Once the spell checker is running, the keystrokes [s and ]s move the cursor from error to error. With the cursor positioned over a misspelled word, the keystroke zg declares that this word is `good' and should henceforth be ignored; zw identifies a good word as one that should've been identified as an error. Finally, z= will request a list of suggestions from the ispell program, which allows you to choose what you want.
For Vim to be able to add these words to a custom dictionary, you must define your ``spellfile,'' and Vim's useful approach to doing so is to permit you to define and use as many spellfiles as you'd like. As such, you can have one spelling list for acronyms you need for one type of file without `contaminating' another dictionary. For example, :set spellfile=.spellfile.sailing.add creates a custom wordlist where you can put all your arcane sailing acronyms, and then choose not to load that dictionary while working on your medical thesis.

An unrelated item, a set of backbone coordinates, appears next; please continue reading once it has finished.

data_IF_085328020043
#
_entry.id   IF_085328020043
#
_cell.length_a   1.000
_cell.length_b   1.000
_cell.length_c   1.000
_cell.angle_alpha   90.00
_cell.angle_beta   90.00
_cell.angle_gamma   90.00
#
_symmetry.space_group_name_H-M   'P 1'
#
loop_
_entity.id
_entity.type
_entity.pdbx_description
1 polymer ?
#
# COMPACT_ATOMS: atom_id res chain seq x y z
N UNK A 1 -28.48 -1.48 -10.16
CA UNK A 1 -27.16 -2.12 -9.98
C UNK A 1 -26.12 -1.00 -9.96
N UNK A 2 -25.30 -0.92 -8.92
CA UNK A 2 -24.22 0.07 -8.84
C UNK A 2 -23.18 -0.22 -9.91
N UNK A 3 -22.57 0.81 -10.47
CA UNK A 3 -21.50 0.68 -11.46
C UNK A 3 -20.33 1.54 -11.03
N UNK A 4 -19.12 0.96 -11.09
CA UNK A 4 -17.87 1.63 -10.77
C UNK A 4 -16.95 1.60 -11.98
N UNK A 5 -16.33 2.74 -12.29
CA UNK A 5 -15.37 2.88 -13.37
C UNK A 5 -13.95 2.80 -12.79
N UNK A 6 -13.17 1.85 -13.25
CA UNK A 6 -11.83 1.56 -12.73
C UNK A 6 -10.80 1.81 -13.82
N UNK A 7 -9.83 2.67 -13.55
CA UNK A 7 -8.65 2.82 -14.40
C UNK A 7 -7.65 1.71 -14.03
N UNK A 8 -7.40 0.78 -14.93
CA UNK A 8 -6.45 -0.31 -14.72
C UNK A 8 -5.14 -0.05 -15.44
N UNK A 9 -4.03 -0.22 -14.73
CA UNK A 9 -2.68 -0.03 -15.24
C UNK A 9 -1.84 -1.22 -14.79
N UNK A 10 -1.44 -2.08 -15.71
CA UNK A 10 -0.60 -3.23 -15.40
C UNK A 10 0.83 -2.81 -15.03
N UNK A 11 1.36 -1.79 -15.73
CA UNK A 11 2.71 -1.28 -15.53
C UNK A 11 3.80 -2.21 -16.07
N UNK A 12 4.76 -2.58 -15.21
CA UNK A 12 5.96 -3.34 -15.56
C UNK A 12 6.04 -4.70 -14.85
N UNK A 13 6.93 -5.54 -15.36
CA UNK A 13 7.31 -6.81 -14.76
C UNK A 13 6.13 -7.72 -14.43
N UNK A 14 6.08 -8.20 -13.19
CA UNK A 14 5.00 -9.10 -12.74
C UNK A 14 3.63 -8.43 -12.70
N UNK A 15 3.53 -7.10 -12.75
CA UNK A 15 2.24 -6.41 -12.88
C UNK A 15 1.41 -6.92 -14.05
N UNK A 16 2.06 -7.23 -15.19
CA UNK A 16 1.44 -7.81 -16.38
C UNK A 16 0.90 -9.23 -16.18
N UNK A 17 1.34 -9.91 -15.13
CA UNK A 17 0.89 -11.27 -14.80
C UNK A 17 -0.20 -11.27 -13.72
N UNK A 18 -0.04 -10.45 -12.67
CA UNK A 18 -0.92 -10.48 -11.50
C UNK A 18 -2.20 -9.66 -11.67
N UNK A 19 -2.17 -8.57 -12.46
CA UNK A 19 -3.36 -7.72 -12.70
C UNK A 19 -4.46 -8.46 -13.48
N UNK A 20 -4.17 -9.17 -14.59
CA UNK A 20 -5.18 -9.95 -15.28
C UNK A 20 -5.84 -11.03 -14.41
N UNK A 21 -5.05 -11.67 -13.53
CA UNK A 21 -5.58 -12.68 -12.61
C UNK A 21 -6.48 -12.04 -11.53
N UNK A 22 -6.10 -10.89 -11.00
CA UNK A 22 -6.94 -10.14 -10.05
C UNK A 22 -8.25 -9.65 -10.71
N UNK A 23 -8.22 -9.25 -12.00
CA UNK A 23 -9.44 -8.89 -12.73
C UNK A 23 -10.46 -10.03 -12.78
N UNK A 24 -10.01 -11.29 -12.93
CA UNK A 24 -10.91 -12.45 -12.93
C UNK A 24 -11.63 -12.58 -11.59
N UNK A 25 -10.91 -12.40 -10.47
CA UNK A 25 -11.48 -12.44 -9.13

This is useful but not perfect - I happen to think emacs has the advantage here - and consequently prefer to exit vim and use the ispell program to spell check text files already written; the advantage is no highlighted text distracts you. However, as an editing tool, in-program spell checking can be a useful and productive feature.